Remembrance Day Poems from Lorne Smith

From his book, “Memories and Dreams”, by Past President Lorne L. Smith

D-Day, June 6, 1944

On the 5th of June, 1944, We boarded our small boats at Southampton: Tomorrow, in France, we’d open the door For millions under the heel of the Hun. We were the chosen troops, and had the chore, Of attacking the Nazis on the beach, Over in France, on the Normandy shore – To gain a beachhead for others to reach. The S.D.G. were Highland Infantry, From small towns in southern Ontario; For five years they’d trained, and they were ready – But, some wouldn’t see sunset, tomorrow. They were scared, or blasé, but all were brave; They came from small towns, and farms, and from school; And gave up their homes, so that they could save Others, downtrodden by the Nazi rule. Huddled together in our landing craft, Cold, and unhappy, but anxious to start, Most were on edge, you could tell when they laughed, But, they would be fine when time to depart. Some played cards, some talked, a few would just stare, Though, most thought of their loved ones, far away – Then up on the deck in the open air, The quiet voice of Padre said “Let’s pray”. After supper, and a chance to rest, too, We were on our way – to death, or glory; But, each soldier felt that he would get through, And, would be a part of a great victory. It was a stormy night! Many were sick, But none of our training helped on that score – We, jokingly, said it was just a trick, To make us anxious to land on the shore. Our boat was covered with a musty net, To camouflage us from the enemy; So Nazi pilots wouldn’t be upset, When they saw Canadian infantry. Then, at last, weather began to improve, And we’d seen the end of the heavy rains; And, balloons, from boats, floated high above, To dissuade the low-flying German planes. We knew that we were only a small part Of a great flotilla leaving Britain, And, that other craft were making a start, All the way from Scotland to Southampton. Above, the largest air armada known; And, helped by prayers from free people, at home – But each boat felt in a world of its own, And each soldier felt very much alone. Suddenly, the day broke – France was in sight. We strained our eyes to try and see the shore, And, after traveling quietly, all night, We knew we would now hear noises of war. Boats by the hundreds, and planes by the score Were firing guns, rockets, and all the rest; Lorne Smith – Lorne joined the Stormont, Dundas and Glengary Highlanders on August 25, 1941. He went with his unit to the Uk in 1942 where they trained and prepared with the Allies for the D-Day invasion. Captain Lorne Smith's regiment, The Stormont, Dundas and Glengarry Highlanders, were part of the Ninth Brigade, Third Canadian Division that landed at Juno Beach, France, on June 6, 1944. Lorne fought with his regiment through France, Holland and Germany until Ve Day. Captain Smith returned home late in 1945. And they were shooting back at us from shore – Our battle was beginning – in earnest. I took a last look at my photos, and Checked gun, and kit, and was ready to jump Just as soon as our boat would hit the sand – And, that throbbing sound was my own heart pump. With a slight jar, our boat stopped, front went down; We shouted, and yelled, for now we were there; Leaped in the water, hoped he wouldn’t drown, On the beach of Normandy, near Bernières. Across sand, up the road, each of us runs; Some didn’t make it, and lay on the beach, Along with burned boats, vehicles, and guns – But we re-grouped in the way that they teach. Still a thousand miles, or so, yet to go, But we knew we had won the first few feet; And, in spite of much more war, and sorrow, Out first major hurdle was now complete. It’s thirty-three years, since that day in June, When in a few hours we lived a lifetime; But, every moment, from morning till noon, Was etched in my memory, for all time; The boats, and planes, and the sand on the shore; The rockets, and flares, lighting up the sky; The noise, and the horrible sounds of war – The wonderful soldiers, so soon to die. Annually, some of us get together, To reminisce, and talk of friends we knew; Of how we hoped the world would be better, When we did the things, that we had to do. We went to the war with stars in our eyes, Determined to defeat the enemy, So Nazis would not touch our families – Because, we felt, everyone should be free. How we’d like to talk, with many dear friends, Who cannot join us – they’re buried in France; And, if you really want to make amends, Then live in peace, and give all youth a chance. I just made a trip to the cemetery, To be with the “biggest” men that I’d met – Not men! Mostly boys, eighteen or twenty. What a tragic waste, if we just forget!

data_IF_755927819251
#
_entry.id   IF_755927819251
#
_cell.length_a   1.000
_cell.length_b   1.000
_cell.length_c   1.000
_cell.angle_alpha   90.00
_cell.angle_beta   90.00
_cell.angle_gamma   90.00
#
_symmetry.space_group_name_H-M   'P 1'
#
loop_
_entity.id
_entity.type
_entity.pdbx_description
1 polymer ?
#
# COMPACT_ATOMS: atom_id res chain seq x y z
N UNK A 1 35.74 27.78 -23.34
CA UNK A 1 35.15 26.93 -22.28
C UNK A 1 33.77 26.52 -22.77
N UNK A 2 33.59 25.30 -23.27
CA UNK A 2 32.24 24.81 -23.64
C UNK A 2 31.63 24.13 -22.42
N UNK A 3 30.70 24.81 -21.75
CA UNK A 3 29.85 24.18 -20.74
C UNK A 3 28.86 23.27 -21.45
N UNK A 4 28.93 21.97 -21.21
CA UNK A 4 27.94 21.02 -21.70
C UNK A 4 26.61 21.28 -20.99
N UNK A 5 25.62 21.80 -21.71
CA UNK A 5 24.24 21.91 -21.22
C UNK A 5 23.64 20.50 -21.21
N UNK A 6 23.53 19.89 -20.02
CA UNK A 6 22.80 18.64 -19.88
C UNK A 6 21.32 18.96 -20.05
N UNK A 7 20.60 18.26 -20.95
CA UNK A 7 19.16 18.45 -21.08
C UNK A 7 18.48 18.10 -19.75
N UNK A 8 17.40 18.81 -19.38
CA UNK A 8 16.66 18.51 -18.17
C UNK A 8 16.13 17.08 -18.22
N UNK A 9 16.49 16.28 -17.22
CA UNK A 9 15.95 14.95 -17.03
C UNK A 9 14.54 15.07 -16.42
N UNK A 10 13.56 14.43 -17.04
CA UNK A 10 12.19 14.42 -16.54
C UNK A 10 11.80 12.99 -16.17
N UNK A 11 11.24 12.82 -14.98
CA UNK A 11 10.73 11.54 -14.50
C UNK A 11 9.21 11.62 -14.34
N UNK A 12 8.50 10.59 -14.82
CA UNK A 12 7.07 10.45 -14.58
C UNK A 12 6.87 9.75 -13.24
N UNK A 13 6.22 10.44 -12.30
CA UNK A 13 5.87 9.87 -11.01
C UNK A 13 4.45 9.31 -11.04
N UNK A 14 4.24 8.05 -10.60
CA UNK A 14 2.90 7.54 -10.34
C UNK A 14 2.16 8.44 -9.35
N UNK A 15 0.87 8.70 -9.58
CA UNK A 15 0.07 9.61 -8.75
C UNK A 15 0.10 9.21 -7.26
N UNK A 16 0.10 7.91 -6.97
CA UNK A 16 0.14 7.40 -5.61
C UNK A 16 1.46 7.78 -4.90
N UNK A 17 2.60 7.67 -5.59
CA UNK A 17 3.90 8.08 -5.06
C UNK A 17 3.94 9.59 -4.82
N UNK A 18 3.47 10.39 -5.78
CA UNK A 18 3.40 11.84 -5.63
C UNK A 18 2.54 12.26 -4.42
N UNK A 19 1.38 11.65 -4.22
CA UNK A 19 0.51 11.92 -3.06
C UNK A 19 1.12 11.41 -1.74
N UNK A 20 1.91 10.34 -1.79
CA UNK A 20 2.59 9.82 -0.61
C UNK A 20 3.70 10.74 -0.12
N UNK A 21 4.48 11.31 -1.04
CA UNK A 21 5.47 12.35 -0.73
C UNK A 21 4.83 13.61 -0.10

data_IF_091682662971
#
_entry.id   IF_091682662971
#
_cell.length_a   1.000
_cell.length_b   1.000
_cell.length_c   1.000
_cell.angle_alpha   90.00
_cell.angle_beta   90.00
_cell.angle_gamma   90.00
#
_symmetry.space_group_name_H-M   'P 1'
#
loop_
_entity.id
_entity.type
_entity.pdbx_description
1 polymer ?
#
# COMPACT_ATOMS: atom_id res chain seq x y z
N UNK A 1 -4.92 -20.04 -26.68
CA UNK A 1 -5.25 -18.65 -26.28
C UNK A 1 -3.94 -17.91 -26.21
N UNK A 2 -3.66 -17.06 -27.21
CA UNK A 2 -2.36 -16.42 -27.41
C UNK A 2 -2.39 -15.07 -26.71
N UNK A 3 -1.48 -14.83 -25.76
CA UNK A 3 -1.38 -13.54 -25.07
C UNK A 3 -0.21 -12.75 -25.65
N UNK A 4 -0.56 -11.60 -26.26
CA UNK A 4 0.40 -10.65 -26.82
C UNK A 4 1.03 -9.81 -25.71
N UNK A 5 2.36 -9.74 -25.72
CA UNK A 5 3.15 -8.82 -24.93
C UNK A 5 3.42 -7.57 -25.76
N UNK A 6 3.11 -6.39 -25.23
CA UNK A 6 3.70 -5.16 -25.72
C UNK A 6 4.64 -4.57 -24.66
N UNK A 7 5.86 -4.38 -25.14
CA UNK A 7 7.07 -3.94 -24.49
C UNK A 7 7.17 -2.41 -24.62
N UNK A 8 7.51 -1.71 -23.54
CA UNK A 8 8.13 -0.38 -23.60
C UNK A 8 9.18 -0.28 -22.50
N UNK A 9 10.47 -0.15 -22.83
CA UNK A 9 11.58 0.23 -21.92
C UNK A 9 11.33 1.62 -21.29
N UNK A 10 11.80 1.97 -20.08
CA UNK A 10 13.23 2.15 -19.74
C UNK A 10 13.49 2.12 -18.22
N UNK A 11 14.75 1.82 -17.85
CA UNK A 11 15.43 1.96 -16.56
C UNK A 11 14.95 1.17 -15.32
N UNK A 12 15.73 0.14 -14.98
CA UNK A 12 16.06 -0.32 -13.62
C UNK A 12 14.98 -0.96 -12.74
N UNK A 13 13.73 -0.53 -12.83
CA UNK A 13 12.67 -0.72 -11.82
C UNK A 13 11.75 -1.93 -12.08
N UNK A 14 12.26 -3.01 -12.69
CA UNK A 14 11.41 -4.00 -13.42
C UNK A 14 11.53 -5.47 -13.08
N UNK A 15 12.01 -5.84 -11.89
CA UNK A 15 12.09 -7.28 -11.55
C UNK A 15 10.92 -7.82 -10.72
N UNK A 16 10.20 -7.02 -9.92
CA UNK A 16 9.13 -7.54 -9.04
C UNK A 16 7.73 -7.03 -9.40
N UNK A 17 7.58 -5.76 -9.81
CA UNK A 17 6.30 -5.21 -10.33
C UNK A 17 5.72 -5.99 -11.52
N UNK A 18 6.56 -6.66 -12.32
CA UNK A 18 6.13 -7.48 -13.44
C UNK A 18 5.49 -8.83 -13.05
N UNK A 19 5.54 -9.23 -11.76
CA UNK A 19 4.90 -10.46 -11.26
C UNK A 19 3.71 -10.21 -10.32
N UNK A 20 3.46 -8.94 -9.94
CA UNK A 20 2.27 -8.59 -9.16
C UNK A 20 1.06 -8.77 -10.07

June 6, 1977 Lorne L. Smith